To further analyze the surface of the Ru/Co-TiO2 catalyst, X-Ray Photoelectron Spectroscopy (XPS) investigations were carried out. Fig. S1a (Supporting information) shows the full survey XPS spectrum of the Ru/Co-TiO2 catalyst. In the spectrum the peaks of Ti and O could be unambiguously observed, while the peaks of Ru and Co were not significantly visible. Due to the low content of Ru and the disturbance of Ti 2p peaks, the Ru 3p peaks could not be distinguished during fine scanning (Fig. S1b in Supporting information). Nevertheless, the Co 2p peaks in Fig. S1c (Supporting information) distinctly show that Co species in the catalyst had two oxidation states. The peaks at 786.0 eV and 801.7 eV corresponded to Co2+, and the peaks at 780.9 eV and 796.4 eV corresponded to Co3+. The analysis based on XPS investigation has further confirmed the low content of Ru and Co species in the Ru/CoTiO2 catalyst. In addition, the X-ray Diffraction (XRD) pattern in Fig. S2 (Supporting information) shows apparent diffraction peaks of Ru/Co-TiO2 catalyst, while all of them belong to the planes of TiO2. No diffraction peaks associated to Ru or Co species could be observed, indicating the lack of related nanoparticles again.
The catalytic performance of the fabricated Ru/Co-TiO2 catalyst was evaluated with catalyzed NaBH4 hydrolysis under different conditions in a home-built setup . In a typical experiment, 100 mg catalyst and 25 mg NaBH4 were mixed in an aqueous medium with 10 wt% NaOH to form 10 g reaction mixture to start the catalyzed hydrolysis, and the NaBH4 hydrolysis rate was reflected by the hydrogen generation (HG) rate. Various factors which influenced the hydrolysis rate including composition of catalysts, NaOH concentration, NaBH4 concentration, catalyst dosage and temperature were investigated in detail.
Aqueous solutions of NaBH4 are usually stabilized under alkaline conditions to prevent the unwanted self-hydrolysis. Therefore, a competent catalyst should have high activity for catalyzing NaBH4 hydrolysis under alkaline conditions. In our study, we performed NaBH4 hydrolysis experiments with different NaOH concentrations from 0 to 20 wt% (Fig. 2). It was found that NaBH4 hydrolysis catalyzed by Ru/Co-TiO2 had the highest HG rate of 10.34 mL/min when NaOH concentration was 10 wt%. Considering the loading density of Ru in the catalyst (0.06 wt%), the HG rate per gram Ru could be calculated to be 172 L min-1 gRu-1. This value is higher than the Ru efficiency of most recently reported Ru-based catalysts (Table S1 in Supporting information) [13-18, 39-41]. If the average HG rate was calculated based on the amount of Co in the catalyst, it was 17 L min-1 gCo-1, also very high due to the contribution of Ru (Table S2 in Supporting information) [23-27].
When NaOH concentration was lower than 10 wt%, the existence of NaOH apparently accelerated the catalyzed NaBH4 hydrolysis. However, when the concentration of NaOH was too high (higher than 10 wt%), the hydrolysis reaction became slower. It is widely accepted that the slowdown of the hydrolysis reaction when NaOH concentration was too high was caused by the increasing viscosity of the reaction mixture, but how low concentration of NaOH accelerated the catalyzed NaBH4 hydrolysis is still unknown.
The Co-TiO2 catalyst showed a similar trend as Ru/Co-TiO2, providing highest catalytic activity when NaOH concentration was 12.5 wt%. This is consistent with the results reported in previous studies [30, 32, 46]. However, Ru-TiO2 showed a different trend. The HG rate of the reactions catalyzed by Ru-TiO2 (3.65 mL/min) was on the same level with Ru/Co-TiO2 (5.47 mL/min) when NaOH was absent. But the existence of NaOH had distinct inhibiting effect for Ru-TiO2 catalyst. With the increasing of NaOH concentration, the NaBH4 hydrolysis rate decreased dramatically. When NaOH concentration was above 12.5 wt%, hydrogen could hardly be produced.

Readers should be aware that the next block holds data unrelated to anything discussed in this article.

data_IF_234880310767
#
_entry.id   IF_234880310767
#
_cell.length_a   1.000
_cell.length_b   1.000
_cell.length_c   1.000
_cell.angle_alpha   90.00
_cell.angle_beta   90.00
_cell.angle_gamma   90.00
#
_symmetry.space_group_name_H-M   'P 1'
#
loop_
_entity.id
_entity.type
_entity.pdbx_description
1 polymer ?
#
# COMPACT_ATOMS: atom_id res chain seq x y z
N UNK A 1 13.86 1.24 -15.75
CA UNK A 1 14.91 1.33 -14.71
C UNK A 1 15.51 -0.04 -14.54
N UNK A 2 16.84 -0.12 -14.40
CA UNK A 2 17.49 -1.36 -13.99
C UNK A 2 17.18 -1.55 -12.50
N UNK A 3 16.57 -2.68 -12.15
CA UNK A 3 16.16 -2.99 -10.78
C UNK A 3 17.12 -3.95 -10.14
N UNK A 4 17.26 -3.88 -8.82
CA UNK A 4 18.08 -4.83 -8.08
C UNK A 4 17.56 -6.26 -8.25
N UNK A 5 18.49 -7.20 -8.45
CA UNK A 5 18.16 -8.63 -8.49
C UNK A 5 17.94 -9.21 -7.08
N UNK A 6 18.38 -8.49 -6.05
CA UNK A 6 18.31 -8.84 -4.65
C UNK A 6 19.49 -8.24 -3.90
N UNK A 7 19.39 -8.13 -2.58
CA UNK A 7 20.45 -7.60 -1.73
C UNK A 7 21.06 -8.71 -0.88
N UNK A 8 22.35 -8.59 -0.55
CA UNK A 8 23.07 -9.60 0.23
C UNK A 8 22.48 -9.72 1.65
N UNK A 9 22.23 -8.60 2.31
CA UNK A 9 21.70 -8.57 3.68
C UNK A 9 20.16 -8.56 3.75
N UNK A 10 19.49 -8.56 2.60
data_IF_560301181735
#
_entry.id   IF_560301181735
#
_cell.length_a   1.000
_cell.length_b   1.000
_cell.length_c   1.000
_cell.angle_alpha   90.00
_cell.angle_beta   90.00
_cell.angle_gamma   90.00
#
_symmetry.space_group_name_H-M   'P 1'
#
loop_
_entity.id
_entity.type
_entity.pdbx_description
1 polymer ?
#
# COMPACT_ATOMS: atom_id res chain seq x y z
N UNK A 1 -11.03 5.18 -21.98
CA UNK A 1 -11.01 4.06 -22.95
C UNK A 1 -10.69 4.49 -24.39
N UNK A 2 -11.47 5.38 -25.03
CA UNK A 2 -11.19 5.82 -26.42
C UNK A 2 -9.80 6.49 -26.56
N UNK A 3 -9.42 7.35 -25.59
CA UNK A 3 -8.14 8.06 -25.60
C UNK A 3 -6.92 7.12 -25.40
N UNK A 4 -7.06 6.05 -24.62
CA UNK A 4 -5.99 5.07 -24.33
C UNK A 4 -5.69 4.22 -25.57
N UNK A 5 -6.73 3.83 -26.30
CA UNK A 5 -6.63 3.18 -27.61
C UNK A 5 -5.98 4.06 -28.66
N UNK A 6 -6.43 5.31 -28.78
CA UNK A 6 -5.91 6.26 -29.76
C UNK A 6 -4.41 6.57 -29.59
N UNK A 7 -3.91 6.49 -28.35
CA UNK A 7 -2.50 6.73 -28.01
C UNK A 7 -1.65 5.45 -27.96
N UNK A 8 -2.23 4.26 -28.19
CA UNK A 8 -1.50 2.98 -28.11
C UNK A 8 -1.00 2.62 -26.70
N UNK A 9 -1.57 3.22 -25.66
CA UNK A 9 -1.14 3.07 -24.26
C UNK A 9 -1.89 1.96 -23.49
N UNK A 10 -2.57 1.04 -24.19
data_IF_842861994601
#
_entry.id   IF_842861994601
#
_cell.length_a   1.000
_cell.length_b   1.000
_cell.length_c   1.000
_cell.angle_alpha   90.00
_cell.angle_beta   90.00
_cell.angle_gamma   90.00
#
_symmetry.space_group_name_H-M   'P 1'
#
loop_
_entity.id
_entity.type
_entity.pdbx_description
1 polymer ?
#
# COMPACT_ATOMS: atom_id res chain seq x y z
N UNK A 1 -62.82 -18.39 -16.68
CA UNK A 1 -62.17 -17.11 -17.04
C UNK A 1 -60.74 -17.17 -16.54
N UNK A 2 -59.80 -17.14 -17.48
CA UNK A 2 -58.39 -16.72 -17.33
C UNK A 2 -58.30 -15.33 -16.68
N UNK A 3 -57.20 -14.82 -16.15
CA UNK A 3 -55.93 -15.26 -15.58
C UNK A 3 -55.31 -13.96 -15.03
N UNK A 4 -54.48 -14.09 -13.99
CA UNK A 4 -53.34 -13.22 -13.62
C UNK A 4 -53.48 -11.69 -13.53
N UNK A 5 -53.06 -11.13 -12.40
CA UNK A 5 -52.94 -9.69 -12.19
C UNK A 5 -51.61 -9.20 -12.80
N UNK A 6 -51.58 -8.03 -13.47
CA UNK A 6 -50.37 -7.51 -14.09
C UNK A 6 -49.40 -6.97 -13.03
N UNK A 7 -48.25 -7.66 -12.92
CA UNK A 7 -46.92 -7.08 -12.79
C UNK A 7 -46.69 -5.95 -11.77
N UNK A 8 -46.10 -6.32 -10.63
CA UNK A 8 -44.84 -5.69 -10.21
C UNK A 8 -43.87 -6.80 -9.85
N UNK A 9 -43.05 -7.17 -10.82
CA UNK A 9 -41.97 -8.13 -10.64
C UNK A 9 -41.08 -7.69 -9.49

To elucidate the impact of NaBH4 concentration on the rate of hydrolysis catalyzed by Ru/Co-TiO2, experiments with different NaBH4 concentrations were carried out. It could be concluded from Figs. 3a and b that the hydrolysis rate increased sharply when NaBH4 concentration was increased from 0.10 wt% to 0.25 wt%, but deceased gradually when NaBH4 concentration was further increased from 0.25 wt% to 10 wt%. As shown in Fig. 3a, when NaBH4 concentration was higher than 0.25 wt%, hydrogen bubbles emerged as soon as the NaBH4 solution was mixed with Ru/Co-TiO2 catalyst. However, if NaBH4 concentration decreased from 0.25 wt%, the initiation of the hydrolysis reaction gradually became more difficult, and therefore the volume of hydrogen generated at the very beginning was very little. Actually, in the catalyzed NaBH4 hydrolysis experiments, we noticed that the colour of the Ru/Co-TiO2 catalyst changed from grey to black during the reactions. When NaBH4 concentration was low enough, it could be further observed that hydrogen bubbles could be generated in the solution only after the colour change of the catalyst had finished. This was consistent with the phenomenon reported by Demirci et al. in 2011 . It indicates that the active form of the catalyst might not be the fresh prepared Ru/Co-TiO2, but be some product from Ru/Co-TiO2 reacted with NaBH4 solution. This is a very important point for the investigation on the potential mechanisms of NaBH4 hydrolysis catalyzed by Ru/Co-TiO2. However, as emphasized by Demirci et al., the elucidation of the mechanisms will be a much tougher work to do . Anyway, due to the lag phase at the beginning, the average hydrolysis rate of reactions decreased sharply as NaBH4 concentration decreased from 0.25 wt% (Fig. 3b). However, when NaBH4 concentration was increased from 0.25 wt%, the difference at the very beginning of the reactions became not distinguishable. On the contrary, with the increase of NaBH4 concentration, the increase of solution viscosity and the formation of more NaBO2 around the catalyst nanoparticles started to hinder mass exchange in the reaction [33, 43, 46]. As a result, the general hydrolysis rate gradually decreased (Fig. 3b). Nevertheless, although the increase of NaBH4 concentration brought about acceleration or slowdown of hydrolysis reactions, the yield of hydrogen was not significantly affected. The final volume of hydrogen generated increased proportionally with the increasing of NaBH4 concentration (Fig. S3 in Supporting information).